But it does not believe this is credible:

‘The PBO’s alternative estimate of net debt... is around 21.7 per cent of GDP in 2019–20. This is 3.7 per cent of GDP higher in 2019–20 than the standard projection.’

Frydenberg’s last Budget is absolutely not credible. We are now one quarter of the way into the current financial year, which is a significant chunk. Since 30 June, the Government has added $20.8 billion to the gross debt. In 13 weeks. That’s an annual rate of $83.2 billion, the highest ever. We will know next week when we see the monthly Finance Statement for August and how this impacts the net debt numbers.

PBO history

Creating the Parliamentary Budget Office was agreed to in 2011 as one outcome of the hung Parliament. The 2010 Election gave unexpected power to a small-but-tough group of independents who were able to decide the Government. After negotiation with those independents, Julia Gillard’s Labor Government legislated for the PBO in 2013.

One purpose was to subvert the power of future Coalition Governments which had routinely used Treasury, the Finance Department and other agencies to their advantage and to the disadvantage of opposition and minor parties. Its charter is to provide independent and non-partisan economic advice to all MPs, particularly on costing election campaign promises.

Things the PBO invites us to watch

The report touches obliquely on several budget promises which already appear unlikely to eventuate. Do the authors know these will be broken, but cannot declare this openly?

Not sure. But they do explain in the appendix that ‘the economic parameters used to estimate growth rates in this report are the same as those underpinning the 2019–20 Budget, as required by the PBO’s legislation’.

In other words, don’t blame us if the outcomes are nowhere near these forecasts.

Budget projections which the report suggests will not be met include both revenue and spending.

Revenue will suffer as a result of shifting income from the poor to the rich, which will cause retail sales to stagnate even further:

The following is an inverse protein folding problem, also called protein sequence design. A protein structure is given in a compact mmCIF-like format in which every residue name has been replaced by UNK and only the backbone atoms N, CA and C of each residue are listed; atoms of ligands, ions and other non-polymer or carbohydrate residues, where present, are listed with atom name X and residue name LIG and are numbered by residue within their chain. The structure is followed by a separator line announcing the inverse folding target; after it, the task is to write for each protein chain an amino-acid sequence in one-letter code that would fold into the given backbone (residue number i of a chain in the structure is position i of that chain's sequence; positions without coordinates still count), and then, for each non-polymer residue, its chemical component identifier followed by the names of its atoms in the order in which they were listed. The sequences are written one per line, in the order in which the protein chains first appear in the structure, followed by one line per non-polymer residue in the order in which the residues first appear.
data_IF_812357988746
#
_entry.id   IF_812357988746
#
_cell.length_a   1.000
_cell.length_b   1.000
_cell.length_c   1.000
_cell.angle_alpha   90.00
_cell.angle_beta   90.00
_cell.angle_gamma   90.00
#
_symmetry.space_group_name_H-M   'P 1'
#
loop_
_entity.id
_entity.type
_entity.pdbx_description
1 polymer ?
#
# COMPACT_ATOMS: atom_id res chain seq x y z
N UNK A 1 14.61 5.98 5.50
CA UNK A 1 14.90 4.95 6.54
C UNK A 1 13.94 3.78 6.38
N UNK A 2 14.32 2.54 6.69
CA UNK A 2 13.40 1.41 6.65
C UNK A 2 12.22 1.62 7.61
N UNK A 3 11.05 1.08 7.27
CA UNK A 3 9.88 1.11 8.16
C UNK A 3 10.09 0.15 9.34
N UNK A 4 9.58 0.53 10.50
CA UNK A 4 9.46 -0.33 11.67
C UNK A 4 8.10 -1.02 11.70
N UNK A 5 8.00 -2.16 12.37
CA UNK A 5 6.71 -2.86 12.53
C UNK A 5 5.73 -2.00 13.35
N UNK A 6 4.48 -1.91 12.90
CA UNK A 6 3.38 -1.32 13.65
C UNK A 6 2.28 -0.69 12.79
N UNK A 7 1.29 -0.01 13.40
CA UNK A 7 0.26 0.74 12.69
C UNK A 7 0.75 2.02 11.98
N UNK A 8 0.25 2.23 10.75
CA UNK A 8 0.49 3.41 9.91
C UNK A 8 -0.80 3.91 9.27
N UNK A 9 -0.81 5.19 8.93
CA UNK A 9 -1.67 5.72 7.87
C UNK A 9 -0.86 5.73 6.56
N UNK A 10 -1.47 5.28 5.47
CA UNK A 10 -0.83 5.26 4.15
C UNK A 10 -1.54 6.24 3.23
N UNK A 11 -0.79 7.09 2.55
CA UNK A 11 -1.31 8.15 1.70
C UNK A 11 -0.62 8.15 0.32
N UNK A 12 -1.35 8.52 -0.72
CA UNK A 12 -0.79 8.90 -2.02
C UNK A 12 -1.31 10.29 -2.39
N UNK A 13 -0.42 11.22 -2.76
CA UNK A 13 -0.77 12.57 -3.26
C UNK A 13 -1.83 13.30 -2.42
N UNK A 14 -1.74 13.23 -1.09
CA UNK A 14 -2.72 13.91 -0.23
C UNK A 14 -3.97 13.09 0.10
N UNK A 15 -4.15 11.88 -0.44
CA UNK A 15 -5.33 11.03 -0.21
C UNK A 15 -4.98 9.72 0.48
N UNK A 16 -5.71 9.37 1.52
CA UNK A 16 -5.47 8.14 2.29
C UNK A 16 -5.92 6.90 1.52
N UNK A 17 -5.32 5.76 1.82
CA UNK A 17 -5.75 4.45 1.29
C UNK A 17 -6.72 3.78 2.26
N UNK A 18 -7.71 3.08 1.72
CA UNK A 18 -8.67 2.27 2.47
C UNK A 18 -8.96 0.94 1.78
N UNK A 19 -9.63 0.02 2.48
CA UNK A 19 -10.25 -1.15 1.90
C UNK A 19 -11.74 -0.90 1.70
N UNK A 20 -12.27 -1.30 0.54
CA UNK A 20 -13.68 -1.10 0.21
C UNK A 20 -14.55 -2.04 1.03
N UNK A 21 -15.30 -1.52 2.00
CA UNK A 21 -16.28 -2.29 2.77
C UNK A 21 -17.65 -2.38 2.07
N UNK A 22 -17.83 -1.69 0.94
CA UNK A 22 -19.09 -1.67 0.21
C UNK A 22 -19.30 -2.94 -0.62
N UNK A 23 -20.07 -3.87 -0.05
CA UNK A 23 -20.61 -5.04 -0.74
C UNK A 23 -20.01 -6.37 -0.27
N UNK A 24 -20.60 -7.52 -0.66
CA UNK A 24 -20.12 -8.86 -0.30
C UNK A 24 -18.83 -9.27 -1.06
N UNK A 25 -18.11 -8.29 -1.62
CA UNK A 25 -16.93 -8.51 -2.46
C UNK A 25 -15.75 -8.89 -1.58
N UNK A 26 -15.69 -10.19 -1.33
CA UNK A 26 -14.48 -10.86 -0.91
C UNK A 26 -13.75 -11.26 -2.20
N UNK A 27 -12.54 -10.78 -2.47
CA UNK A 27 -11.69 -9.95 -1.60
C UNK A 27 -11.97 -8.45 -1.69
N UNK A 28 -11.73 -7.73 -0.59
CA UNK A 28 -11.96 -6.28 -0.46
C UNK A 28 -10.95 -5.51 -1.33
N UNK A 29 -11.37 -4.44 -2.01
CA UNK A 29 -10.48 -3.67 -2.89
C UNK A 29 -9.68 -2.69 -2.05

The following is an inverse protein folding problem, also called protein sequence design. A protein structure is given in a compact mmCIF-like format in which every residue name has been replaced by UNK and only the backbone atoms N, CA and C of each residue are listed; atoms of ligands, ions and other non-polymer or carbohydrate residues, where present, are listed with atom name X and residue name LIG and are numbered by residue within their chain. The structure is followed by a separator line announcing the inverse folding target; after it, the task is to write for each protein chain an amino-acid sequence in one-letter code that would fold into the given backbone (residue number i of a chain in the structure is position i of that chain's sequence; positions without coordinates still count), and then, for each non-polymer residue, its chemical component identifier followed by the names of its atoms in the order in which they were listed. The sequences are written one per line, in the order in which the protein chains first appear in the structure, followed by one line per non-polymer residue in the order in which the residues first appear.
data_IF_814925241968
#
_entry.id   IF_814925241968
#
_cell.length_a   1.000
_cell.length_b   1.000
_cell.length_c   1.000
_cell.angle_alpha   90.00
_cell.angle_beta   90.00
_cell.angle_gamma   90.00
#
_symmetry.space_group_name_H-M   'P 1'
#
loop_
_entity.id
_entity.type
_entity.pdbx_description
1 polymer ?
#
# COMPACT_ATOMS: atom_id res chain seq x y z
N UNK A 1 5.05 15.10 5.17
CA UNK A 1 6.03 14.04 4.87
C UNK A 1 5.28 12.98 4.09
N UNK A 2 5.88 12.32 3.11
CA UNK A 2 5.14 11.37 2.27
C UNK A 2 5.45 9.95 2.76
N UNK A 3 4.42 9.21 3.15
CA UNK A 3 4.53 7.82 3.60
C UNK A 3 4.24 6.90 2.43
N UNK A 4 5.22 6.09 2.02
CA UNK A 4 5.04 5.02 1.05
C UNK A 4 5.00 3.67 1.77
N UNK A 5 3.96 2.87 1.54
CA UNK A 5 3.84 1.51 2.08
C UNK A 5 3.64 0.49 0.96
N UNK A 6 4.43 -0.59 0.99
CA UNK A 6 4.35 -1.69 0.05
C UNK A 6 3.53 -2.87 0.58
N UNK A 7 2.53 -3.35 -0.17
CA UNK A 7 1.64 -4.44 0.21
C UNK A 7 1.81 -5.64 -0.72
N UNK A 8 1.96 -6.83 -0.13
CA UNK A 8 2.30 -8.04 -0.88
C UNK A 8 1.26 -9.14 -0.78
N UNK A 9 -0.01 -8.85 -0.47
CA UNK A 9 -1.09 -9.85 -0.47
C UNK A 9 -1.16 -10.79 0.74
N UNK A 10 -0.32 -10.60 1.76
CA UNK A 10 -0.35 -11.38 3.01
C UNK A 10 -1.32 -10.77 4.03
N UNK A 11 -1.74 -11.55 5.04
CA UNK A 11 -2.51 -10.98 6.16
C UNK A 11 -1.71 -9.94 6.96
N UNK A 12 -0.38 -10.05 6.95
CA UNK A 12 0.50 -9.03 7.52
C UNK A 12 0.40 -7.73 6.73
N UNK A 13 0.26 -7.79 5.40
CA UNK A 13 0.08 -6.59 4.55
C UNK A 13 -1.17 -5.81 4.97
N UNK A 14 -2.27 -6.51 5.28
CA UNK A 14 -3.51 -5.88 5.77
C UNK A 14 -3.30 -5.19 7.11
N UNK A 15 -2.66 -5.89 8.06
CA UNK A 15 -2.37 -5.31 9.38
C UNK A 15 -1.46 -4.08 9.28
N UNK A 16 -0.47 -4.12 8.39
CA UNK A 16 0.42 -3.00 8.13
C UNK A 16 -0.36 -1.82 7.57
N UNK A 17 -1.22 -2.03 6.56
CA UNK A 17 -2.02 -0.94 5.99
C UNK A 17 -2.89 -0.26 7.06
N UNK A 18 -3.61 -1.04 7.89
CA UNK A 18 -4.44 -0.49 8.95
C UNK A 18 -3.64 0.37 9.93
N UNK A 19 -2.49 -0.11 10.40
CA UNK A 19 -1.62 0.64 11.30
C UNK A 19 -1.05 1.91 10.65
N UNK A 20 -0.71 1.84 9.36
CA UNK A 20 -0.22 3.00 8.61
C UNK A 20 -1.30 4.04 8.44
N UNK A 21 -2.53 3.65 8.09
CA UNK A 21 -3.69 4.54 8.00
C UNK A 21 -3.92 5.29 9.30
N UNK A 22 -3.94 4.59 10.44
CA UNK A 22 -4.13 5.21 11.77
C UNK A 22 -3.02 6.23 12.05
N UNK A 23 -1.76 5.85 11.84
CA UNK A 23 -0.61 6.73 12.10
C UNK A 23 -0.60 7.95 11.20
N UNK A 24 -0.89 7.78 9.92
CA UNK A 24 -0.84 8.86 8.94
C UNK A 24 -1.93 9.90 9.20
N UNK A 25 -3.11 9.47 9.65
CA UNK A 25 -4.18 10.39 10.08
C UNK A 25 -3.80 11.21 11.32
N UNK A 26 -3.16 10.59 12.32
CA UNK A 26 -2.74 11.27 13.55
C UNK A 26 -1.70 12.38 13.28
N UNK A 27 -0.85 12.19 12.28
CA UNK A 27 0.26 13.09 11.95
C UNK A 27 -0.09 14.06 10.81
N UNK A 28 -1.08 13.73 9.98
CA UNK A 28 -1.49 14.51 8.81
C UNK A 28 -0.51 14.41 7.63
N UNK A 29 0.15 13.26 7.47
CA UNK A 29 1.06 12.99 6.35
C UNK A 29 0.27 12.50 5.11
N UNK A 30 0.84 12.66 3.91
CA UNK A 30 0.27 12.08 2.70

‘Compared to the previous report, GST receipts have been revised downward by $13.9 billion over the four years to 2022–23, driven by downward revisions to the forecast growth in prices, consumption and dwelling investment.’

The same applies to excise and customs duty receipts which:

‘...have been revised downward over the forward estimates period, driven by downward revisions to the forecast growth in household consumption since the previous report.’

Unrealistic growth targets

The report notes that the May Budget was based on GDP growth running at 2.75% in 2019–20 and 2020–21. There is no evidence this will eventuate.

When Treasurer Frydenberg announced that target, annual GDP growth was 1.7%. That was for the first quarter of 2019, a rate well below the previous quarter’s 2.2%. It has slipped further to 1.4% in the second quarter.

Frydenberg also said in May that:

‘The unemployment rate has declined to 4.9 per cent. Youth labour market outcomes have also improved recently. Solid employment growth is expected to continue.’

This has not happened. The jobless rate has risen to 5.3% and youth unemployment is back out at 16.7%.

Nothing the Morrison Government says can be taken at face value. Everything must be checked. The PBO has confirmed this. Thank you, PBO. Thank you, Julia. Thank you, ornery independents.

You can follow Alan Austin on Twitter @AlanAustin001.